Mild cognitive impairment and Memory Problems: exciting new research
Posted Jun 27 2007 12:00am
Very quick post: just want to alert you of 2 news pieces on MCI and Alzheimer’s prevention-related research.
“The study found a cognitively active person in old age was 2.6 times less likely to develop dementia and Alzheimer’s disease than a cognitively inactive person in old age. This association remained after controlling for past cognitive activity, lifetime socioeconomic status, and current social and physical activity.”
“Wilson says the study also found frequent cognitive activity during old age, such as visiting a library or attending a play, was associated with reduced risk of mild cognitive impairment, a transitional stage between normal aging and dementia, and less rapid decline in cognitive function.”
“If you want your mind to stay healthy into your golden years, don’t worry, be happy. That could be the message of new research that shows those prone to worry, anxiety or depression are more likely to develop mild cognitive impairment (MCI), a condition often considered a precursor to the more-debilitating Alzheimer’s disease.”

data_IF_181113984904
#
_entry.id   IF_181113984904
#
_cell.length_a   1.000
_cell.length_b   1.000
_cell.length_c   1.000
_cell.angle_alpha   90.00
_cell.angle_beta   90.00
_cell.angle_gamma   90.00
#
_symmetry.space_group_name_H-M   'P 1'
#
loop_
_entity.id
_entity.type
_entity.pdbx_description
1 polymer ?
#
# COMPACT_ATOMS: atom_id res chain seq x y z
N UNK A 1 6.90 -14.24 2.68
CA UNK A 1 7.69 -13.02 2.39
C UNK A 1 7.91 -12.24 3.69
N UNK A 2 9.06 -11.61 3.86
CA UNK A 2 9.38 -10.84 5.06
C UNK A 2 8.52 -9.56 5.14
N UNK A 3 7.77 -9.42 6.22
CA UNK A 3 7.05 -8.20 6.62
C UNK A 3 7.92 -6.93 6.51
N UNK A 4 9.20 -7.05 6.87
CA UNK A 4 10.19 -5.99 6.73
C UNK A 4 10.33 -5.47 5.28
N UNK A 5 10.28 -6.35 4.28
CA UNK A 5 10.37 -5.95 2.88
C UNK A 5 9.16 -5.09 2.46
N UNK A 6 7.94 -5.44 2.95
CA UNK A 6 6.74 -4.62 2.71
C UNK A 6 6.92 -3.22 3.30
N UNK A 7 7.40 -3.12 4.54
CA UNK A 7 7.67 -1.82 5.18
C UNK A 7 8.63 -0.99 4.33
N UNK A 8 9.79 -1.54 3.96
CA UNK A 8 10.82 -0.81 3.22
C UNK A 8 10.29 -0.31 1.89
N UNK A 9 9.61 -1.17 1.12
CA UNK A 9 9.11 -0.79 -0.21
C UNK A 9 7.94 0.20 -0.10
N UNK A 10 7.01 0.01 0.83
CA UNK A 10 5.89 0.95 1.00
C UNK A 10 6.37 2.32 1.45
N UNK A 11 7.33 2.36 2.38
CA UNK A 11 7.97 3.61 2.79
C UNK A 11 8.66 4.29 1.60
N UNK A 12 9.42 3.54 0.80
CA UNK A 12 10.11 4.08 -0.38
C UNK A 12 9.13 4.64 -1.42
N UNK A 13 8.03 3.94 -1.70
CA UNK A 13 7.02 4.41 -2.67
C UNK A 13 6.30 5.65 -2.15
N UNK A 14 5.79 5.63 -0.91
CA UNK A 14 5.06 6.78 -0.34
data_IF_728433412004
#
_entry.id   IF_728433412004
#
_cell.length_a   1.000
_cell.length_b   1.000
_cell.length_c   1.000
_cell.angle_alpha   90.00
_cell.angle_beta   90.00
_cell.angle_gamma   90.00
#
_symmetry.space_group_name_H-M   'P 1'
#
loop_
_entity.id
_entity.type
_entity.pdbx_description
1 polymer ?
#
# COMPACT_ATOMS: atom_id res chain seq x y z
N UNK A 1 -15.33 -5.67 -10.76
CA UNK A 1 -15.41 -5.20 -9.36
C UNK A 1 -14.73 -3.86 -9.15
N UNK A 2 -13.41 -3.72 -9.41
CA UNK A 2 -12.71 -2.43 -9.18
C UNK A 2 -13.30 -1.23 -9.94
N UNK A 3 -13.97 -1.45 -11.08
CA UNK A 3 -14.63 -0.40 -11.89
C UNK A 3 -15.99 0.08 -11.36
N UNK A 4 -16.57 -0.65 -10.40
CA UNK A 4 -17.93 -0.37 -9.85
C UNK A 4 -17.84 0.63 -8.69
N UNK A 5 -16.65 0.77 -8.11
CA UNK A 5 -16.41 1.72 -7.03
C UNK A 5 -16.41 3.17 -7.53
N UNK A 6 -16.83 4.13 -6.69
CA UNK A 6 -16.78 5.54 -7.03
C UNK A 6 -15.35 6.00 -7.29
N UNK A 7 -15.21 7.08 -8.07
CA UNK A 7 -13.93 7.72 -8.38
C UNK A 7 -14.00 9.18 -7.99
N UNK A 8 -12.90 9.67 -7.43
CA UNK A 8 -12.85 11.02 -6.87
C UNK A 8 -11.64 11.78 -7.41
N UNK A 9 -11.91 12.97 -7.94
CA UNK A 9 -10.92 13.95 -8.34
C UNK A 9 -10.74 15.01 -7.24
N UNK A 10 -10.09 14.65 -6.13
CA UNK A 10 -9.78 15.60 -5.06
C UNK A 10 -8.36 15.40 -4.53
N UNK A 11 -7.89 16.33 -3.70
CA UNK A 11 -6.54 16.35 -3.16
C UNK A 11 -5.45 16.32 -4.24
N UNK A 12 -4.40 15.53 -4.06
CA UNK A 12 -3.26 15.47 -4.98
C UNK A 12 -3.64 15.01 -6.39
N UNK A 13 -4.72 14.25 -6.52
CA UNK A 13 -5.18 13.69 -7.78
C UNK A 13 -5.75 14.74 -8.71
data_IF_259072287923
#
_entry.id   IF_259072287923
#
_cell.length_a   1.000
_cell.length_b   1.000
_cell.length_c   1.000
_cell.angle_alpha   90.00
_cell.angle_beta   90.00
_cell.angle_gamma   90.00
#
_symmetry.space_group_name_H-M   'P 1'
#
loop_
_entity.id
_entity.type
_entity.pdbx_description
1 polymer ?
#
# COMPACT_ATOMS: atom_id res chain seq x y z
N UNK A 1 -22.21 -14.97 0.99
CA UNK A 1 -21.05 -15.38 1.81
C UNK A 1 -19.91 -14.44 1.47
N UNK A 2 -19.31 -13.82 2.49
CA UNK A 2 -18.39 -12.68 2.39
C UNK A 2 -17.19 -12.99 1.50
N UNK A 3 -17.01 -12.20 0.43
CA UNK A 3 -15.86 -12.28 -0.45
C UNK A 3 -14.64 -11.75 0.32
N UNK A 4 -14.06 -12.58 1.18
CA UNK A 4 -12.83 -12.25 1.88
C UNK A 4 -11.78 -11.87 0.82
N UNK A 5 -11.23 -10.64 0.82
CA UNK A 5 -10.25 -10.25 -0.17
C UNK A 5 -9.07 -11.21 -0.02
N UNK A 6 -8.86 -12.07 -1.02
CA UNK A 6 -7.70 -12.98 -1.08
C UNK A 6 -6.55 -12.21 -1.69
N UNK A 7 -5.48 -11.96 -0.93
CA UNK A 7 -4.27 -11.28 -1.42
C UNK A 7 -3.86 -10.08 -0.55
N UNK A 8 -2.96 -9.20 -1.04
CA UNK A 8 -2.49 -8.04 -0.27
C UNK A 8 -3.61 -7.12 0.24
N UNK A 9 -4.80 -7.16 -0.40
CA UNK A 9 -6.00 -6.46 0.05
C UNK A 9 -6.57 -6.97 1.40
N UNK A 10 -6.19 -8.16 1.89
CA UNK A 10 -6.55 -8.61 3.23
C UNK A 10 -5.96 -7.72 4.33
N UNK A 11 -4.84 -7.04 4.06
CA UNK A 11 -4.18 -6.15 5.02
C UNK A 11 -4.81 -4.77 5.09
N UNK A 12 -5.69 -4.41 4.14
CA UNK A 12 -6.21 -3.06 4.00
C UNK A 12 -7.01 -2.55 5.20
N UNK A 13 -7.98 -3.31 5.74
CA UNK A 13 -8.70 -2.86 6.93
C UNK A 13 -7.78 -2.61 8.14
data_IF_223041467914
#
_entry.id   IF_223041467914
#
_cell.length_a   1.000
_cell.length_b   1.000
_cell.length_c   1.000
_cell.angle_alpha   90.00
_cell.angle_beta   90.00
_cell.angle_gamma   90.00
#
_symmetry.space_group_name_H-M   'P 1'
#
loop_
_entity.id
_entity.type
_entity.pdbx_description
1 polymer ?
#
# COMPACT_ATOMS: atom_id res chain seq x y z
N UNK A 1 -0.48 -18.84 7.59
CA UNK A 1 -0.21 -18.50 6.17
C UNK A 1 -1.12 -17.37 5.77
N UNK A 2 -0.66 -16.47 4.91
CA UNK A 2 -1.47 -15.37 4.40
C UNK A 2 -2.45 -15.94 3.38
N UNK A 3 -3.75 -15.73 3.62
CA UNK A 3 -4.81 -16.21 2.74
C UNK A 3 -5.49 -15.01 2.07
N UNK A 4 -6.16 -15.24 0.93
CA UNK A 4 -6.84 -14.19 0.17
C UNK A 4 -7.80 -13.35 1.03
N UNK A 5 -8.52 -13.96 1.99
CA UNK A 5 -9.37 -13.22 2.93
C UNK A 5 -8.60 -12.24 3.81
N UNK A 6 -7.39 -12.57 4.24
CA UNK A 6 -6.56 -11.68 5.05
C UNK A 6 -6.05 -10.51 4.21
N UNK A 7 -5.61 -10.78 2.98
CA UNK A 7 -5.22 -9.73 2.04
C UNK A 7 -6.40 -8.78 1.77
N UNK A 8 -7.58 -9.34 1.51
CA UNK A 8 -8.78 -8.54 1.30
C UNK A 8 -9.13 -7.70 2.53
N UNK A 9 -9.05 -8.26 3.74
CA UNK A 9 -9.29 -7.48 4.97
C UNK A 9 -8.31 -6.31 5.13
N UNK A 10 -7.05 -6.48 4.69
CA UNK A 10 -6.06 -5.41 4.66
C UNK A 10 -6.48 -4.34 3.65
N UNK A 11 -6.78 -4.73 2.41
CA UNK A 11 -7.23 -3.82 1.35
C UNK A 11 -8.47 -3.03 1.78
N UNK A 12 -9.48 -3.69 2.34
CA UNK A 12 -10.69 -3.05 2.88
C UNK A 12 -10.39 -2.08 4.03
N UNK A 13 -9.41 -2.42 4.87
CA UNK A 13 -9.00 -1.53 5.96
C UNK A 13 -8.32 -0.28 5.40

“MCI is now recognized as a very early sign of incipient Alzheimer’s disease,” said Robert S. Wilson, lead author of the study and a neuropsychologist at the Rush Alzheimer’s Disease Center in Chicago. “We found that among healthy elderly people without evidence of cognitive dysfunction at the beginning of the study, chronic distress predicted the development of MCI.”
“This is consistent with 20 years of literature on the subject,” added Dr. Sam Gandy, chairman of the Alzheimer’s Association’s medical and scientific advisory council and director of the Farber Institute for Neurosciences at Thomas Jefferson University in Philadelphia.”